National Policy
July 12, 2022

The People as the Employer: The Problem with Public Sector Unionization

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Three decades before the killing of George Floyd, Michael Sauro, a Minneapolis Police Officer, was off duty at a bar when a fight broke out. A man grabbed Sauro, who responded by handcuffing him, dragging him back to the kitchen, and repeatedly kicking him with his steel-toed boots. “I was dealing with animals,” Sauro recalled when asked about his job. “My dog is more human than them.” Four years after the assault, a court ruled that Sauro had used excessive force against the victim, and the city of Minneapolis was forced to pay $700,000, the largest amount awarded in a police misconduct lawsuit to date in Minneapolis. Sauro was obviously a liability to the city, having over 32 civilian complaints in addition to the lawsuit, so the mayor decided to fire him. But, with the help of his police union, the Police Officers Federation of Minneapolis, Sauro appealed to an arbitrator who forced the city to hire him back. He went on to cause significant damage to the city and the department, most notably by leading the Sex Crimes Unit and not throughly investigating cases. An internal review found 1,700 rape kits at the department that hadn’t been tested, and Sauro was quoted as believing that “sometimes victims have to take responsibility for their decisions and their actions.” 

The power of unions to protect workers from what is in the public interest is not confined to the law enforcement setting. Recently, there has been a push to reopen schools after their closing due to COVID-19 — a push that has largely been opposed by local and national teachers unions. Even though an emergent scientific consensus stresses the importance, ease, and safety of reopening schools (see my previous YIP article), Randi Weingarten, the president of the American Federation of Teachers (AFT), the second largest teachers union in America, recently remarked that although reopening is important, it’s “not going to happen in two and a half nanoseconds,” and that teachers have good reason to be anxious. Following the lead of the national unions, many big-city local unions are fighting back against school reopenings. Lori Lightfoot, the mayor of Chicago, just resolved a standoff with the Chicago Teachers Union (CTU), where union members (teachers in the Chicago Public School System) refused to participate in a hybrid model after students had been in e-learning all school year per CTU demands. An official elected by the people at odds with a group of government employees — what could be more democratic than that!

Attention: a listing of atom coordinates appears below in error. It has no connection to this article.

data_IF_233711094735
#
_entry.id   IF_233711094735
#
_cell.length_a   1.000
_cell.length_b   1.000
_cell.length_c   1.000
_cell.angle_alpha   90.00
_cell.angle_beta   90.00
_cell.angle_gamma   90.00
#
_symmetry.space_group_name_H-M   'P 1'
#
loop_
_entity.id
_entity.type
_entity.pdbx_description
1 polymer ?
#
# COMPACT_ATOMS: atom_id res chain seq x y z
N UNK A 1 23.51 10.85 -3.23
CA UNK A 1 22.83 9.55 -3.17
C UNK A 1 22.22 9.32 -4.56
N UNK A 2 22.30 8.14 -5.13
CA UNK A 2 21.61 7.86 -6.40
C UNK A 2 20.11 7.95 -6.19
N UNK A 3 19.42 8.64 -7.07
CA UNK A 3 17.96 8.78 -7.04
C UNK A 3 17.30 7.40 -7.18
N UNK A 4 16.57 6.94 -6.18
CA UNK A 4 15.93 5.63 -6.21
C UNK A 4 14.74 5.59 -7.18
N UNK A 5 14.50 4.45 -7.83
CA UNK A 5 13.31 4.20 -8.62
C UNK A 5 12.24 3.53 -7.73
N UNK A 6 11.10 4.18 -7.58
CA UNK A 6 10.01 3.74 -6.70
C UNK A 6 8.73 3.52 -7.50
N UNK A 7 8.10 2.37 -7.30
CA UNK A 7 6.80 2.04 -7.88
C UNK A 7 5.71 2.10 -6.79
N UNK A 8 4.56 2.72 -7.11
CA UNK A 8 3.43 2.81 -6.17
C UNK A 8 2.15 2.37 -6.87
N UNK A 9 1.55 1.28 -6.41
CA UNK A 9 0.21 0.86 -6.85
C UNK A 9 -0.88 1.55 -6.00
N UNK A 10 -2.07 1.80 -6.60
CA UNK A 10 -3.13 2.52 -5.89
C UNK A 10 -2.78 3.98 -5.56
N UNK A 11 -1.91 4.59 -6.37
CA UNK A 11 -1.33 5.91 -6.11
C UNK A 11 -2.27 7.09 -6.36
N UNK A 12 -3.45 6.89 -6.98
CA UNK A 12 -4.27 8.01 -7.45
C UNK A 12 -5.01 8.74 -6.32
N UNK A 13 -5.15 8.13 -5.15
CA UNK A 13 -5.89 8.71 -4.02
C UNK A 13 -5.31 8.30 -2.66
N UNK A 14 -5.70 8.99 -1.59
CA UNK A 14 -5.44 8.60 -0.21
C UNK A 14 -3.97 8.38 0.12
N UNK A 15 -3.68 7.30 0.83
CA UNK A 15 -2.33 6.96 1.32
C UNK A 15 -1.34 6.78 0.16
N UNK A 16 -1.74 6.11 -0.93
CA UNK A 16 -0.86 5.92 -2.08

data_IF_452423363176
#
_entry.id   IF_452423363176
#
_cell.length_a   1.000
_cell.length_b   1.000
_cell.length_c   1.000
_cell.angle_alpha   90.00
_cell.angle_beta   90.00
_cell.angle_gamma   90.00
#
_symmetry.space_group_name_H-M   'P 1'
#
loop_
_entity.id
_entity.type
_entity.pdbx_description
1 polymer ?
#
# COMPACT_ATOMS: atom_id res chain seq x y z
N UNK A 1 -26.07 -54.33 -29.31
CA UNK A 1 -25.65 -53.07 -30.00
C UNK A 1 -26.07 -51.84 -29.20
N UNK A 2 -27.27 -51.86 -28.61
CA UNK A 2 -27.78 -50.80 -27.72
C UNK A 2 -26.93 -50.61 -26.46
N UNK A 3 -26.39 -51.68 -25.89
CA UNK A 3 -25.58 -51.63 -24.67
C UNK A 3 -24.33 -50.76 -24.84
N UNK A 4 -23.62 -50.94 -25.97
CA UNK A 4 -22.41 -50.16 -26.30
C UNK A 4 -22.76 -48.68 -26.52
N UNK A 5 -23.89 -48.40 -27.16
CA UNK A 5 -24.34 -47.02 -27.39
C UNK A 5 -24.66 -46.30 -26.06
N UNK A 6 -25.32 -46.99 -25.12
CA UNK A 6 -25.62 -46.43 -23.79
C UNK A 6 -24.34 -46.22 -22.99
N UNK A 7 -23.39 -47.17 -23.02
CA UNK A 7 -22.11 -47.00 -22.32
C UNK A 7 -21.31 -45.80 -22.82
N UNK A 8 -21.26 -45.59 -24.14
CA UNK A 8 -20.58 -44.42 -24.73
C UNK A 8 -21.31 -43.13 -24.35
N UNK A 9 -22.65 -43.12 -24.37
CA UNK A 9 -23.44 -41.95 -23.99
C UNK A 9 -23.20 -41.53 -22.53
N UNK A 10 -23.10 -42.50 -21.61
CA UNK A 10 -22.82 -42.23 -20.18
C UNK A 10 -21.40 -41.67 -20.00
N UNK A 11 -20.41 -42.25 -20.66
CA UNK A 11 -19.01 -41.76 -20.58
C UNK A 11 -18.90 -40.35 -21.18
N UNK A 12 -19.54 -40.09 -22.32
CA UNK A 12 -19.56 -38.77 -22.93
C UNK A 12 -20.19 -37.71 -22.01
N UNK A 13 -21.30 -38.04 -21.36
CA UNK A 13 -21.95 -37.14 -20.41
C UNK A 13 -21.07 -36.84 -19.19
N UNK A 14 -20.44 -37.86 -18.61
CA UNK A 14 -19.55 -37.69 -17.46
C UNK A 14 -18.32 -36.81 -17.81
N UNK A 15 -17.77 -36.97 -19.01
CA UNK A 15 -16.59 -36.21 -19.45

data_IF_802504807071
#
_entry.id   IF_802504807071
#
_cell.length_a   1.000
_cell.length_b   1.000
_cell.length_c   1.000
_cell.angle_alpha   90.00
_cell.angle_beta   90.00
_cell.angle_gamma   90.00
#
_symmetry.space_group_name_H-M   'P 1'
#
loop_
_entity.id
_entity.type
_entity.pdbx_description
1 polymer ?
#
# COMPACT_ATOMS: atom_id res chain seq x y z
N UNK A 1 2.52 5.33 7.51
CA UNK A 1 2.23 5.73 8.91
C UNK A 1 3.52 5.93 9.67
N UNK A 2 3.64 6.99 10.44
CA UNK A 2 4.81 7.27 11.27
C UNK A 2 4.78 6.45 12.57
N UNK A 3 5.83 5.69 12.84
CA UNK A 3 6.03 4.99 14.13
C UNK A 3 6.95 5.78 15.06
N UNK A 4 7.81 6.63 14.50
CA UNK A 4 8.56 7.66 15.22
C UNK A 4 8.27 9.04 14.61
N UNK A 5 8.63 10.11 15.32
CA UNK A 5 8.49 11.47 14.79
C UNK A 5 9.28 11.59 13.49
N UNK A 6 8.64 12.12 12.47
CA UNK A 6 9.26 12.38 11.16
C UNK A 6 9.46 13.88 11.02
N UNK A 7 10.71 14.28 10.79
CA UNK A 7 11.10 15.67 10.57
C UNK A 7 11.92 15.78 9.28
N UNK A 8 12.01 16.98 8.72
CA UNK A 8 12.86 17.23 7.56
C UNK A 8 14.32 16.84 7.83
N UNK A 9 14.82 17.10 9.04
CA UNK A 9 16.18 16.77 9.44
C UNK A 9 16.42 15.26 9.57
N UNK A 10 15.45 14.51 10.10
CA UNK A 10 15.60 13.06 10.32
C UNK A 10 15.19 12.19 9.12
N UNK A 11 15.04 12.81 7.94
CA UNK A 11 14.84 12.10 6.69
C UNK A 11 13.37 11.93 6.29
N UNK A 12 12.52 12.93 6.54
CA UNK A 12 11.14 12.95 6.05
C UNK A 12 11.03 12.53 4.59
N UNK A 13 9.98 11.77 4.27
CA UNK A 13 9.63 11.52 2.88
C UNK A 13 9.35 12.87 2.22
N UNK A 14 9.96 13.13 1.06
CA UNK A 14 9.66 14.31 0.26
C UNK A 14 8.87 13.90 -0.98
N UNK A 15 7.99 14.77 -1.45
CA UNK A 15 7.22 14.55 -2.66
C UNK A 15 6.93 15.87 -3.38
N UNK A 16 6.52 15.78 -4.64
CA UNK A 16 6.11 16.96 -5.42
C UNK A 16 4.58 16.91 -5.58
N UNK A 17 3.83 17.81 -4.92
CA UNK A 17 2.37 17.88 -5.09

Police unions like the Officers Federation of Minneapolis and teachers unions like the AFT and CTU are all public sector unions — that is, their members are all employees of the federal government and state and local governments. These unions have a lot of influence in governance, as they can use financial incentives and endorsements to woo politicians. In the 2020 presidential race, large police unions endorsed Donald Trump while teachers unions went for Biden. It isn’t surprising, then, that a former teachers union leader was considered a front-runner for Secretary of Education or that Biden has taken an ambiguous stance on school-reopenings since his inauguration.